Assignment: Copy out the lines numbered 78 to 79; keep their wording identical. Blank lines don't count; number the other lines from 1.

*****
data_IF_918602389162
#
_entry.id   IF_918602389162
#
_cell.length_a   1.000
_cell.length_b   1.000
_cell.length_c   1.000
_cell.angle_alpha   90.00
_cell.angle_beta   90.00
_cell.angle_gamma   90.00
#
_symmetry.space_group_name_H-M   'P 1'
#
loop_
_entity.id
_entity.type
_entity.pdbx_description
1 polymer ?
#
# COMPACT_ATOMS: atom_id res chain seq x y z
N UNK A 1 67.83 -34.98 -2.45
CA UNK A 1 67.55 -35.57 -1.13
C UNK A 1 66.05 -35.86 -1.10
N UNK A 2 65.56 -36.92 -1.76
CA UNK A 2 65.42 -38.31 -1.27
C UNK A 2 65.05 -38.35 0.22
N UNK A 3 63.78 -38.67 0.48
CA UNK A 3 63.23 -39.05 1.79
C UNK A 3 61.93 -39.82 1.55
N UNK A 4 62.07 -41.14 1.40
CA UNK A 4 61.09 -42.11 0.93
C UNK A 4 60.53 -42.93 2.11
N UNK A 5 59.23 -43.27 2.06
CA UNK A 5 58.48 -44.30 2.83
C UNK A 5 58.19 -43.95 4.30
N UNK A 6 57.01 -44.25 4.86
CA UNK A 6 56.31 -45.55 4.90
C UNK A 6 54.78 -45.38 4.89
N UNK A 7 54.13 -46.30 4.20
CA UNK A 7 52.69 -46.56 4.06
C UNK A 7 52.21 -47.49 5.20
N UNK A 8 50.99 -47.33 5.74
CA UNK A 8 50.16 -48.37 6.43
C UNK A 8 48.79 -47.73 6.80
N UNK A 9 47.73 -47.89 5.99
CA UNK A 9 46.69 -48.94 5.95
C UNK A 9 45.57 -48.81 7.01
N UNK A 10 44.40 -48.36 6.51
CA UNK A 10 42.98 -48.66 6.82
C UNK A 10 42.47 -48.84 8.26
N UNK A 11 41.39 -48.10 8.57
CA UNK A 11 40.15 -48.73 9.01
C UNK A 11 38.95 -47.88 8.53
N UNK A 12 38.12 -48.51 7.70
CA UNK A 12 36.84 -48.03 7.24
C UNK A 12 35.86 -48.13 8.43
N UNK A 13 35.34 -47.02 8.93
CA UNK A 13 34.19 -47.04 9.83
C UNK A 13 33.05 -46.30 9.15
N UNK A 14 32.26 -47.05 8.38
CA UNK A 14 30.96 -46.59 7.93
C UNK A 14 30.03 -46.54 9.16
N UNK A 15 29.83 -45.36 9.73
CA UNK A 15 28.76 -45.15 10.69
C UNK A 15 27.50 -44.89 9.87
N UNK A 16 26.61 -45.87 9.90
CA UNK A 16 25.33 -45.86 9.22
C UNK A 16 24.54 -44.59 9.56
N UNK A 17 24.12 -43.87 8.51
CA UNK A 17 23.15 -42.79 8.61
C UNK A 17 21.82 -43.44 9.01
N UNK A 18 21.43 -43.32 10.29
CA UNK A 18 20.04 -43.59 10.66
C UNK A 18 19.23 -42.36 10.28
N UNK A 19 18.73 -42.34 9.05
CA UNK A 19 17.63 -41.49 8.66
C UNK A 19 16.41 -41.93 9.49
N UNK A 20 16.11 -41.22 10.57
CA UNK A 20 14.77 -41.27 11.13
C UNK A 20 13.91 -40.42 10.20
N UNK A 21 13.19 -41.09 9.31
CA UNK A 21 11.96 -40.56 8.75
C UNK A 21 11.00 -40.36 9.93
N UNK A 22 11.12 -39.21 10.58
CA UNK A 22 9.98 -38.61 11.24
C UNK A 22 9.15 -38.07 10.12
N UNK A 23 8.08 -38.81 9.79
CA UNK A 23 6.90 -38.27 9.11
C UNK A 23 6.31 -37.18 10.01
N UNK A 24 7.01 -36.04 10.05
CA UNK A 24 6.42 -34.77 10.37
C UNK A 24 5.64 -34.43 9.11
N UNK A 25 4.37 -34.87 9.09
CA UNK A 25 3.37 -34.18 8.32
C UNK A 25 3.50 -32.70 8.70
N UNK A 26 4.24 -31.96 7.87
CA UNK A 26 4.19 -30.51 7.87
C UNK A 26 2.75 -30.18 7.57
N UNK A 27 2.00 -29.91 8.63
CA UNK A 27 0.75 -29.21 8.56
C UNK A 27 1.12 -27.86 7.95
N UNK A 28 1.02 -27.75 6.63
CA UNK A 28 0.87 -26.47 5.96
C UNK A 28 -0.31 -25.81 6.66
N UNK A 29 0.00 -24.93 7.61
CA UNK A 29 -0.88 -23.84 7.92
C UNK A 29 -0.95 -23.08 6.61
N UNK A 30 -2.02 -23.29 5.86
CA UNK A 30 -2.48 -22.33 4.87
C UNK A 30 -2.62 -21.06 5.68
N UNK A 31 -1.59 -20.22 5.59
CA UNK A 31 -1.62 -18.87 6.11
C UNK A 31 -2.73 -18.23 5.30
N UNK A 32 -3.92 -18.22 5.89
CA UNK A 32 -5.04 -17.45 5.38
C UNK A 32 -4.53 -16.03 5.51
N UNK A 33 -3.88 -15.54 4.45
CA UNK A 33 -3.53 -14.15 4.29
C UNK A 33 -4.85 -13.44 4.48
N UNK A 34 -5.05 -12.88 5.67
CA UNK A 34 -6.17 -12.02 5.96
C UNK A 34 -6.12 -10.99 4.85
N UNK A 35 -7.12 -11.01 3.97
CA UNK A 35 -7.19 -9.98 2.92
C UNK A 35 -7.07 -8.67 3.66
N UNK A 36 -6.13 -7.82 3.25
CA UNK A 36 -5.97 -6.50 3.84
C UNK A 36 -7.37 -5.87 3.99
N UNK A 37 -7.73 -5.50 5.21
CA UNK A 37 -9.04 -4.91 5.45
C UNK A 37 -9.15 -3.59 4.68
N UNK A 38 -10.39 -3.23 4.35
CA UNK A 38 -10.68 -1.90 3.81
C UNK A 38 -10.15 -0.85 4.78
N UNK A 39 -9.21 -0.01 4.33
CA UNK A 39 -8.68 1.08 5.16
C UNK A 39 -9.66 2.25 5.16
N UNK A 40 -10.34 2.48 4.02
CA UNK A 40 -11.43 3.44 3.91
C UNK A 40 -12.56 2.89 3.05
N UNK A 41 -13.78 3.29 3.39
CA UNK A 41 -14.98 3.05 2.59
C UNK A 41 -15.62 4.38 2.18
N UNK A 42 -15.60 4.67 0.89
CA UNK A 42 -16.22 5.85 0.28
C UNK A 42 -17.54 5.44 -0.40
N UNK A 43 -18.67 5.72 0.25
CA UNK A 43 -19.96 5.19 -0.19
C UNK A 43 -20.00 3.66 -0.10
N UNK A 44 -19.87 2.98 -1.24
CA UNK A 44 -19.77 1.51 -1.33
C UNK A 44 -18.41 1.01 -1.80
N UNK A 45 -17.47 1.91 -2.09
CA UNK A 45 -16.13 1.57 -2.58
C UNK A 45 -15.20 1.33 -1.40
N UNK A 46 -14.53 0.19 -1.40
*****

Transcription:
N UNK A 20 16.11 -41.22 10.57
CA UNK A 20 14.77 -41.27 11.13